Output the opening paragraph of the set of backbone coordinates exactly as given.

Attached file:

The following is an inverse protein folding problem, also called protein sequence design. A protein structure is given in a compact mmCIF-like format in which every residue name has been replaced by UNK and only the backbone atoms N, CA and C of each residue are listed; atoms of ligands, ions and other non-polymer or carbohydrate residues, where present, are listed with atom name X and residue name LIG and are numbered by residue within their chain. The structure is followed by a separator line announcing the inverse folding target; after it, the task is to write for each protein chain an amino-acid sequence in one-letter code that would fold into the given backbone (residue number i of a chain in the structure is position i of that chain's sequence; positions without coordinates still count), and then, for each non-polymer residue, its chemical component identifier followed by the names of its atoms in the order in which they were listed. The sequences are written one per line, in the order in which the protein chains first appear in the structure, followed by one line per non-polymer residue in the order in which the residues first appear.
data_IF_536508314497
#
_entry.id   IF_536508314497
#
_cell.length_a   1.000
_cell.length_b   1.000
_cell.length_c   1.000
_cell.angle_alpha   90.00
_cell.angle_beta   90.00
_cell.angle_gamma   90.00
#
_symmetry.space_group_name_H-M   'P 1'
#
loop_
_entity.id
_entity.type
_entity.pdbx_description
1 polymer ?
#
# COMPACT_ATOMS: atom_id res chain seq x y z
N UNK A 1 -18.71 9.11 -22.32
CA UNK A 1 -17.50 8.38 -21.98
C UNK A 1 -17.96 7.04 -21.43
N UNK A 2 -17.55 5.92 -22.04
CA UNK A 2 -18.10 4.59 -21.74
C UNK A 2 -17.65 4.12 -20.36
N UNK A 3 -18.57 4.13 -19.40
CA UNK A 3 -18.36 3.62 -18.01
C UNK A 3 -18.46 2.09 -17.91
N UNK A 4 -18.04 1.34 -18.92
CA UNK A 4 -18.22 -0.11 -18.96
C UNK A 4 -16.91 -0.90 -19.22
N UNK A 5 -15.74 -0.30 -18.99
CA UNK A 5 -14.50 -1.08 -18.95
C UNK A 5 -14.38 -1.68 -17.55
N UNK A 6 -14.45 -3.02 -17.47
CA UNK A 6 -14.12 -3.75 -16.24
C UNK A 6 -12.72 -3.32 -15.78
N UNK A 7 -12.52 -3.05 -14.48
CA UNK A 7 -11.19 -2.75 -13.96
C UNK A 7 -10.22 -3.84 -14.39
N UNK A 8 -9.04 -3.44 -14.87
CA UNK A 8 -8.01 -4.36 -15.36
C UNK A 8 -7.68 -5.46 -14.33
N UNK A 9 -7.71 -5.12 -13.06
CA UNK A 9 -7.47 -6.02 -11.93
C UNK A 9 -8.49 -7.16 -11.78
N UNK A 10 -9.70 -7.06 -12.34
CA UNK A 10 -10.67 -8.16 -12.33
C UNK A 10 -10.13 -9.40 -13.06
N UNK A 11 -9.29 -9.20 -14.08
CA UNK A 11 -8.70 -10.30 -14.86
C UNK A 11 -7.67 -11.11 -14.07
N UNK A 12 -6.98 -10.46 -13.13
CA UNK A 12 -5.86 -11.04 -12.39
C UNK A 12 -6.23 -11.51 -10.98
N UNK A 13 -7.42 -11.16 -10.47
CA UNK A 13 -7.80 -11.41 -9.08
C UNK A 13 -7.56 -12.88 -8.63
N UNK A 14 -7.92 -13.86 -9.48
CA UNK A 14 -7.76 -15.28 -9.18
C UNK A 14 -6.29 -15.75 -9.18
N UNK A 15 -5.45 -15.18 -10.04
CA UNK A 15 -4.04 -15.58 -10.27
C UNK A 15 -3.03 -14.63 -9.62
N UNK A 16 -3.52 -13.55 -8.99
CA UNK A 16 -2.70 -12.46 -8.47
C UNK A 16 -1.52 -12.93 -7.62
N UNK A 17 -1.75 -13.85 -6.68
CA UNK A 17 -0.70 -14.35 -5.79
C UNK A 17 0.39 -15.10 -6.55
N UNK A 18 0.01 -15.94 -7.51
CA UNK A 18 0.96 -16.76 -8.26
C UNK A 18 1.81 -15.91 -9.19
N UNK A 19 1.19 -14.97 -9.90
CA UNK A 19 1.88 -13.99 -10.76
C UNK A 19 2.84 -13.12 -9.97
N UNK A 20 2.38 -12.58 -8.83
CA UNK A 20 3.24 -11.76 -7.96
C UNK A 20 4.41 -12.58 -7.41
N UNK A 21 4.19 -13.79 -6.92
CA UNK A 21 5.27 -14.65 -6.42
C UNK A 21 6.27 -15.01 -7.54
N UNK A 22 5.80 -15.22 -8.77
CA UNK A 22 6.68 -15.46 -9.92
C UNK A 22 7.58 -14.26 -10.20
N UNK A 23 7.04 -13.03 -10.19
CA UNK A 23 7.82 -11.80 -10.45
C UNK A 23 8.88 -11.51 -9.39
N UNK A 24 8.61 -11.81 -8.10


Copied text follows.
The following is an inverse protein folding problem, also called protein sequence design. A protein structure is given in a compact mmCIF-like format in which every residue name has been replaced by UNK and only the backbone atoms N, CA and C of each residue are listed; atoms of ligands, ions and other non-polymer or carbohydrate residues, where present, are listed with atom name X and residue name LIG and are numbered by residue within their chain. The structure is followed by a separator line announcing the inverse folding target; after it, the task is to write for each protein chain an amino-acid sequence in one-letter code that would fold into the given backbone (residue number i of a chain in the structure is position i of that chain's sequence; positions without coordinates still count), and then, for each non-polymer residue, its chemical component identifier followed by the names of its atoms in the order in which they were listed. The sequences are written one per line, in the order in which the protein chains first appear in the structure, followed by one line per non-polymer residue in the order in which the residues first appear.